Adam Wolf, President of the National Wireless Independent Dealer Association (NWIDA), spoke out against T-Mobile and Sprint's proposed merger on Thursday, having done so as part of an explicitly outlined cooperation with Peter Adderton, Boost Mobile founder who already argued against the $26.5 billion tie-up last week. In a joint release, the duo asserted Sprint and T-Mobile's consolidation will lead to "widespread devastation throughout the wireless ecosystem." The industry veterans are pointing to the prepaid market segment as the biggest issue of the proposed merger, with that space already being dominated by T-Mobile and Sprint who would have no incentive not to raise prices after combining, hence negatively impacting the poorest Americans who statistically use prepaid services the most.
Besides rising prices, the prepaid market would likely suffer from service quality degradation following the tie-up, the pair argues. Approximately 30,000 independent wireless dealers in the country are also threatened with the merger, with the uncertainty surrounding their businesses growing ever greater due to a general "lack of transparency" from T-Mobile and Sprint's executives, Mr. Adderton argues. Around 300 mobile virtual network operators in the United States are also threatened by the prospect of the merger which would provide them with even fewer choices when it comes to deciding on whose infrastructure to utilize, hence likely raising wholesale prices and their operating costs that they would pass on to consumers. With the vast majority of MVNOs offering prepaid packages, that's another manner in which T-Mobile and Sprint would negatively affect the country's poorest consumers, according to the veteran executives.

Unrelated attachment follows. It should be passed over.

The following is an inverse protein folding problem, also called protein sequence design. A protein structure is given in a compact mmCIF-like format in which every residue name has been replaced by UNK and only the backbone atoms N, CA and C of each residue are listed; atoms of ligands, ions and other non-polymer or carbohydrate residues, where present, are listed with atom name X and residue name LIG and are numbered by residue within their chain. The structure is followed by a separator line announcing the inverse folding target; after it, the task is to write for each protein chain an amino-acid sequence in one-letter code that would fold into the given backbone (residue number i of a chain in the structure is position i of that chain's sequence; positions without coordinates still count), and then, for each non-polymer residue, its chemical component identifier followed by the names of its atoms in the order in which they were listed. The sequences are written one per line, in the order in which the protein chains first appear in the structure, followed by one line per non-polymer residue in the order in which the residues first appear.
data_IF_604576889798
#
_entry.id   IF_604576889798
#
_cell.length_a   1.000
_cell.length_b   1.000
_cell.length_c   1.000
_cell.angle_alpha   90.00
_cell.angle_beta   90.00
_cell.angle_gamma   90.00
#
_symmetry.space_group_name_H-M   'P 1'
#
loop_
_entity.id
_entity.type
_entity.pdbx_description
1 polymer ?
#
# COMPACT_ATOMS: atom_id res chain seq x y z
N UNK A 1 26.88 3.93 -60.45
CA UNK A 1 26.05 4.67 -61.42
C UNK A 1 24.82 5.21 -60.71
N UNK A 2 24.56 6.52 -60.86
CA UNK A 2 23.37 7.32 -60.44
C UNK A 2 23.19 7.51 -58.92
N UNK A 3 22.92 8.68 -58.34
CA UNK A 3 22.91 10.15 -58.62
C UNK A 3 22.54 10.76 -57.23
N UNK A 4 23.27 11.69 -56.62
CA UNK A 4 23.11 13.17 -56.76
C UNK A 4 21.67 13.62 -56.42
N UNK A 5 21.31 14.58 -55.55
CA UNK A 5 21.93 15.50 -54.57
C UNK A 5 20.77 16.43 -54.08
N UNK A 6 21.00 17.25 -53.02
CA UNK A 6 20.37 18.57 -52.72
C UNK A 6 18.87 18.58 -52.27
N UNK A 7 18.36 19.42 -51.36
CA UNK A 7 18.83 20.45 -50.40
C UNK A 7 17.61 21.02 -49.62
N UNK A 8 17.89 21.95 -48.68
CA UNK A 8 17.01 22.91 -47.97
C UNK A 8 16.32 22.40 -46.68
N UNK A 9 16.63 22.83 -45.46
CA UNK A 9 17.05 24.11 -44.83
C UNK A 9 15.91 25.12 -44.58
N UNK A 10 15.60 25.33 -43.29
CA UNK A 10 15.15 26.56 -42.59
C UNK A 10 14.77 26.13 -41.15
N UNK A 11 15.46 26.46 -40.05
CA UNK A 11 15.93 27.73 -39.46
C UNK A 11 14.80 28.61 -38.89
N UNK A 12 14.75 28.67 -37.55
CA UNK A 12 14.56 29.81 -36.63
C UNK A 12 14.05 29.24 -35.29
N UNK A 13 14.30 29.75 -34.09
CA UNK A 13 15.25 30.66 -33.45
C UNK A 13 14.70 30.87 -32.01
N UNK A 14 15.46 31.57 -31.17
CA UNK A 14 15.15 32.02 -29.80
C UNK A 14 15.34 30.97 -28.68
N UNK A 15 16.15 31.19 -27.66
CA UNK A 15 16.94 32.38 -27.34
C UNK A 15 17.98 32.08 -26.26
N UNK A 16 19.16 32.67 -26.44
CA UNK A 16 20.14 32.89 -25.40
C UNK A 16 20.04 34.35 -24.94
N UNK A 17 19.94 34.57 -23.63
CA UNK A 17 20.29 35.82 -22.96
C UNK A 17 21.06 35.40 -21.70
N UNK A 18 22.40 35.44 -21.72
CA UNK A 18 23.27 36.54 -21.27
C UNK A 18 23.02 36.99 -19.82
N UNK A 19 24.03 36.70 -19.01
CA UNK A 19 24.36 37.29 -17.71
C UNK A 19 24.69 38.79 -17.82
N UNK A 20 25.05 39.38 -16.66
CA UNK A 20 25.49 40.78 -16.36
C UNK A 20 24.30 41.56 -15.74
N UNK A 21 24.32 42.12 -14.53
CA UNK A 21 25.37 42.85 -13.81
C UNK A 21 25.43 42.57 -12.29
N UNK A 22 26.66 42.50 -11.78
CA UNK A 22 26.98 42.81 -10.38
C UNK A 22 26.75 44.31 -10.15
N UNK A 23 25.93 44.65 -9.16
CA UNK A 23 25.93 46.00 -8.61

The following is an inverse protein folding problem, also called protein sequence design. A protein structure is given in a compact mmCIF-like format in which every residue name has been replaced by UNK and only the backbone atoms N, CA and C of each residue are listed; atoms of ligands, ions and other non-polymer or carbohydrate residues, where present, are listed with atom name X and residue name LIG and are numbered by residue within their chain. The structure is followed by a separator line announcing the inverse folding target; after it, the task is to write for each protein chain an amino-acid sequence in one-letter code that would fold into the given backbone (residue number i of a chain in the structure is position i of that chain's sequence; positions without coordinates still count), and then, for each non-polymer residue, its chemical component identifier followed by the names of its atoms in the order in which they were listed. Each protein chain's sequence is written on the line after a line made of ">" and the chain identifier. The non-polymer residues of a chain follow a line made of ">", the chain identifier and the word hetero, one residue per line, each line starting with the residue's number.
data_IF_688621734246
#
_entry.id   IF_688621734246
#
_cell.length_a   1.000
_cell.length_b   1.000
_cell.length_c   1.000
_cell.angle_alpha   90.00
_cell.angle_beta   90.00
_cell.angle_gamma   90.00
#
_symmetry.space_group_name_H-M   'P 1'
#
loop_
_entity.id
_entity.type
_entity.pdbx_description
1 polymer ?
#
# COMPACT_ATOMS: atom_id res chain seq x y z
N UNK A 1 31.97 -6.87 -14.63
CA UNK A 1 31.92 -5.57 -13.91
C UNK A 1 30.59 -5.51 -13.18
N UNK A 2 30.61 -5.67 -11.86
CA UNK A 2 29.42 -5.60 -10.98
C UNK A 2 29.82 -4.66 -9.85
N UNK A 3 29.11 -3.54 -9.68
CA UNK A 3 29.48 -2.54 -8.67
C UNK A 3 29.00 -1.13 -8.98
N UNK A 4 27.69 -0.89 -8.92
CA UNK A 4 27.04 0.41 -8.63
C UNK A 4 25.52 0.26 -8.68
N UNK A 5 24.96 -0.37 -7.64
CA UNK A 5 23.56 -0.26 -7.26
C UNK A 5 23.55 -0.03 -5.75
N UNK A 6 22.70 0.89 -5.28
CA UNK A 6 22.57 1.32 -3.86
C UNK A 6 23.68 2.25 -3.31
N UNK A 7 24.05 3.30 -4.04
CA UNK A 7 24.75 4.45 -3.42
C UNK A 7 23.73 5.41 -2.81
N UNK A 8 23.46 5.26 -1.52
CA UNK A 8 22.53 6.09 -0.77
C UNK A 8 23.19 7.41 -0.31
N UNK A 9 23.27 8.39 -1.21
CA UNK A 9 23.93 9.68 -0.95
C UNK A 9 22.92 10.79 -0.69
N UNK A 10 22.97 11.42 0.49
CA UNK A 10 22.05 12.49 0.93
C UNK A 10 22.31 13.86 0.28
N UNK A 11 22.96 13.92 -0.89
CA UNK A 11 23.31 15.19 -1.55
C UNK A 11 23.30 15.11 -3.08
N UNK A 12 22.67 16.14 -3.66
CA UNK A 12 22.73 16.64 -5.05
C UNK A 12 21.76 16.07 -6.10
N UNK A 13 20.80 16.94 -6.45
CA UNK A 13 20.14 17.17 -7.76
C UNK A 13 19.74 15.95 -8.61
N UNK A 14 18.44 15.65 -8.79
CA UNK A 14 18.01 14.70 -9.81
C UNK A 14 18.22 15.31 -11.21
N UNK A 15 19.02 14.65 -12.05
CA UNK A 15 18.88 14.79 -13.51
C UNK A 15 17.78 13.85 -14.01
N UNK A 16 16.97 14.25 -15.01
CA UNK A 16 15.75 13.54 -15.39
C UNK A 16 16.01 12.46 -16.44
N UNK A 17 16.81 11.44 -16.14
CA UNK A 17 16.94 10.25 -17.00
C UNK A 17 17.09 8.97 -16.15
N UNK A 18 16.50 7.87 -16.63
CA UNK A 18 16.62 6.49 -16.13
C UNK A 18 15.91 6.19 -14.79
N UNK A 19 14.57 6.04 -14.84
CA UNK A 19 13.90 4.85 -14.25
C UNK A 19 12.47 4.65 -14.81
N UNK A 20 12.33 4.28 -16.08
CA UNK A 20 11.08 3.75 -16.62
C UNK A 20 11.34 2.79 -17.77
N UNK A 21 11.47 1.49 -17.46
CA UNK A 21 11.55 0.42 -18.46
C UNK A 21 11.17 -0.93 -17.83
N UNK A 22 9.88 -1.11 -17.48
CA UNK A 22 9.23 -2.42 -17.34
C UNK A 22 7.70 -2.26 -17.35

Mr. Adderton is advocating for a divestment at least one of Boost Mobile and MetroPCS before any tie-up is approved so that some semblance of competition remains in the prepaid market. The Boost Mobile founder urged both the Department of Justice and the Federal Communications Commission to intervene in the matter and ask for such concessions from the third- and fourth-largest wireless carrier in the country. Approximately 50 million Americans use prepaid mobile services on a monthly basis, according to recent estimates. Outside of the prepaid segment, the merger may actually lower the cost per a gigabyte of wireless data, some analysts believe.